'Blair Witch Project' Celebrates 15 Years, And We're Still Not Sleeping

It's definitely not real, right?

It's hard to believe that "The Blair Witch Project," the movie that launched the whole found footage genre is 15 years old today. But it is! And unless you've been standing in a corner staring silently at a wall, you remember the first time you saw the movie.

In fact, when MTV News was prepping for the anniversary, one refrain cropped up: everyone remembers their first time seeing "Blair Witch," whether it was in movie theaters, on video, or just on your spooky laptop in the woods.

With that in mind, here's some of MTV's staffers fond recollections of the time they were so scared right now that snot would not stop dripping out of their noses:

"When the movie came out, I knew literally nothing about it other than you should go see it knowing nothing about the movie. So opening night, me and a few friends headed to a New York movie theater where the lobby was set up with 'artifacts' from the film, perpetuating the myth that it was real.

The packed movie theater filled with hundreds of audience members was pretty vocal for the first half of the movie, laughing, screaming and generally reacting like audiences for a horror movie do. And then the second half hit, and I watched as the audience became quieter and stiller, with the last ten minutes filled with nothing but terrified silence.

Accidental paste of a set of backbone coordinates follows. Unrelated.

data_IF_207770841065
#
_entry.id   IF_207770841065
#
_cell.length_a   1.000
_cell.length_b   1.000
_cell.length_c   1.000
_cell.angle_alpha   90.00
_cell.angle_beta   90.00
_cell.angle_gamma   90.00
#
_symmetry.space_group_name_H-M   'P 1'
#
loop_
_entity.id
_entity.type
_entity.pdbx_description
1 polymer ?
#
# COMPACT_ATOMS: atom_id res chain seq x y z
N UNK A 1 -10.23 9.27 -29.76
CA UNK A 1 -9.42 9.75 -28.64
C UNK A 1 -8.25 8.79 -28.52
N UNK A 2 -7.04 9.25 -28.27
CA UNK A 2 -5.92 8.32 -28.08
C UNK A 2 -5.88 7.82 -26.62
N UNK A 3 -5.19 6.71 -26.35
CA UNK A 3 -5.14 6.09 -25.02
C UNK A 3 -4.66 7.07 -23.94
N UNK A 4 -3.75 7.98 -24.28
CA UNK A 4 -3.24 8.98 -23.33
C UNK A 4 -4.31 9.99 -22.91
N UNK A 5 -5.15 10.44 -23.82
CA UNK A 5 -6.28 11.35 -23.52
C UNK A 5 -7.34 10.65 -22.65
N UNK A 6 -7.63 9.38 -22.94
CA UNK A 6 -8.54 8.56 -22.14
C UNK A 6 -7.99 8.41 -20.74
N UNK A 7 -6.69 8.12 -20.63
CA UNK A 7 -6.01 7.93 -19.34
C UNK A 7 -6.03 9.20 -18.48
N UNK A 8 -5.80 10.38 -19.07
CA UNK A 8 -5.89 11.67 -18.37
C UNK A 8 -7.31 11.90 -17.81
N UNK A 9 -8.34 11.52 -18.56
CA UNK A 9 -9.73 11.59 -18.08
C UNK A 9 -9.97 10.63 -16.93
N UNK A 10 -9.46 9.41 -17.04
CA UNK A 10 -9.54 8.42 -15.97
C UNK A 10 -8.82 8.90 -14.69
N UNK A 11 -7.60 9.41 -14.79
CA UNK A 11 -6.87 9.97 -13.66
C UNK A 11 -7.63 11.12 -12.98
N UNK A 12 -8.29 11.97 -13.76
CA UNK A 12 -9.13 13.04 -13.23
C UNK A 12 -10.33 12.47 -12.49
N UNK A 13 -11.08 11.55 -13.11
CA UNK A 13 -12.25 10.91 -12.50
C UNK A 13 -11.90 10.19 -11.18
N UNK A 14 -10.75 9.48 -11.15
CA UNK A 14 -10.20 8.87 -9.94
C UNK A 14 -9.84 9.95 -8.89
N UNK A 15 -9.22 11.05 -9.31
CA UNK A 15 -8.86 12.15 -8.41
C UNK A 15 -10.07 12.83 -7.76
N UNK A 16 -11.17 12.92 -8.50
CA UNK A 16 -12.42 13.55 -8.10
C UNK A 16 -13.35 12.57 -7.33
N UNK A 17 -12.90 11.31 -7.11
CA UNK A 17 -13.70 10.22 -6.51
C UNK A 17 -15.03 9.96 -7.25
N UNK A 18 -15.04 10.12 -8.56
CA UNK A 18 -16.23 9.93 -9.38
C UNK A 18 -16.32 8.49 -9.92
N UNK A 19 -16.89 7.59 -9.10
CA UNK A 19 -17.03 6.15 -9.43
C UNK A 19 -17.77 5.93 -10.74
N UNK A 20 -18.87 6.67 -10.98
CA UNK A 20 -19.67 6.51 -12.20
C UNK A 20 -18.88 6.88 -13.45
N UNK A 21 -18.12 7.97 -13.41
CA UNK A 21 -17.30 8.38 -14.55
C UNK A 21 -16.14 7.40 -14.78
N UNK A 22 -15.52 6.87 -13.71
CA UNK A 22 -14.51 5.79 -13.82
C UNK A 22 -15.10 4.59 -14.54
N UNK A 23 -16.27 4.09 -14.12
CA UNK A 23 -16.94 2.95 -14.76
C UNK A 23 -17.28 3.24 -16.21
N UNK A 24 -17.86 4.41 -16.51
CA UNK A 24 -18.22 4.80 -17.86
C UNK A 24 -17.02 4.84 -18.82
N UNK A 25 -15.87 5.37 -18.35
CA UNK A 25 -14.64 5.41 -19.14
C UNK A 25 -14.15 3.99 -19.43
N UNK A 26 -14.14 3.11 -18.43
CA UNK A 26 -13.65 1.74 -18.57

The movie ended, credits rolled, and everyone just sat there. Until about two thirds of the way through the credits, a man in the very front row stood up, and said loudly, 'Excuse me! Excuse me!'

'Oh great,' I thought. 'He's going to ask for money,' expecting he would break the mood and tension that had filled the room.

Instead, the man continued, 'I just wanted to see, does anyone know, is this movie real? Because I live in New Jersey, and I have to DRIVE HOME PAST THE WOODS.'

At which point, everyone in the theater helpfully started shouting, 'Yes! It's real!' And started laughing. Still one of the best theater experiences of my life." – Alex Zalben

"I remember going to see 'The Blair Witch Project,' with my wife back when we were dating.

People laugh at it now, but back then it was pretty spooky. I lived within walking distance of the theatre, it was a dark, 10-minute walk that she didn't mind most nights, but after watching 'Blair Witch' she was freaked out. I was reassuring of course, 'We're in Brooklyn, evil spirits don't really hang out in BK,' I said.

When we got to my apartment, she went straight to the bathroom and I went into the bedroom and just stood there facing the corner and didn't move. She was scared and pretty pissed after." – Rob Markman